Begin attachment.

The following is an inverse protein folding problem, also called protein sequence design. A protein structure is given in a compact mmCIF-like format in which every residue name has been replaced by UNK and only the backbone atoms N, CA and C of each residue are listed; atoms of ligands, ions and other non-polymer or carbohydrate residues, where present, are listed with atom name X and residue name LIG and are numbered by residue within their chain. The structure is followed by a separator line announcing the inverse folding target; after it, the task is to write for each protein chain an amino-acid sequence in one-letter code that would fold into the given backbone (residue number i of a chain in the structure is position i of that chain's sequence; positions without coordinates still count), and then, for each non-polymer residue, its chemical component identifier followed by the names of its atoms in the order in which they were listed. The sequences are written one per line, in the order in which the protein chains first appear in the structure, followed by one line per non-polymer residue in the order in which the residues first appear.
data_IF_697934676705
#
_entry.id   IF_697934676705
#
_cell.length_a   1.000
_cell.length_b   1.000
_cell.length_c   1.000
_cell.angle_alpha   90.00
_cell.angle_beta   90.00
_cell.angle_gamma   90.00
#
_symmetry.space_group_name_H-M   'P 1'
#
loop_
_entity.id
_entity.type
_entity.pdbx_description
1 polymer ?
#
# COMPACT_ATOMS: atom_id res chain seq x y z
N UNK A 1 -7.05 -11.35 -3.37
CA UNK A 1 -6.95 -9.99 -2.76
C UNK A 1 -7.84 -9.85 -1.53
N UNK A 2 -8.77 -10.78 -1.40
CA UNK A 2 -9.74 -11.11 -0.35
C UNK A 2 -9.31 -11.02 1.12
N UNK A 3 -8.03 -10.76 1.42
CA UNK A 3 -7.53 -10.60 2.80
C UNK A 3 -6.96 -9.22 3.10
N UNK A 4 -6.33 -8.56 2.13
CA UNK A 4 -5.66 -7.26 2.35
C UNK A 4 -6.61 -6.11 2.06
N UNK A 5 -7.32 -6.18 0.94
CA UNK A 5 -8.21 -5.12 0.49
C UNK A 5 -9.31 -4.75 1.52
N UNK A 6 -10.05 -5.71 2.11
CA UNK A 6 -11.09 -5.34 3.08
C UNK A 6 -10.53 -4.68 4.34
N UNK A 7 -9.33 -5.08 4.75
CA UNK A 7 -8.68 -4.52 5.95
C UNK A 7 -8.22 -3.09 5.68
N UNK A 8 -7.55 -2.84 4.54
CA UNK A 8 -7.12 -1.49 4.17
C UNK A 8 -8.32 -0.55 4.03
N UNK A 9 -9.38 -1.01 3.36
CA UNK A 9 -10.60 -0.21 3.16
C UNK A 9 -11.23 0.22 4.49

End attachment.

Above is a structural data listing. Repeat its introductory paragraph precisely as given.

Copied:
The following is an inverse protein folding problem, also called protein sequence design. A protein structure is given in a compact mmCIF-like format in which every residue name has been replaced by UNK and only the backbone atoms N, CA and C of each residue are listed; atoms of ligands, ions and other non-polymer or carbohydrate residues, where present, are listed with atom name X and residue name LIG and are numbered by residue within their chain. The structure is followed by a separator line announcing the inverse folding target; after it, the task is to write for each protein chain an amino-acid sequence in one-letter code that would fold into the given backbone (residue number i of a chain in the structure is position i of that chain's sequence; positions without coordinates still count), and then, for each non-polymer residue, its chemical component identifier followed by the names of its atoms in the order in which they were listed. The sequences are written one per line, in the order in which the protein chains first appear in the structure, followed by one line per non-polymer residue in the order in which the residues first appear.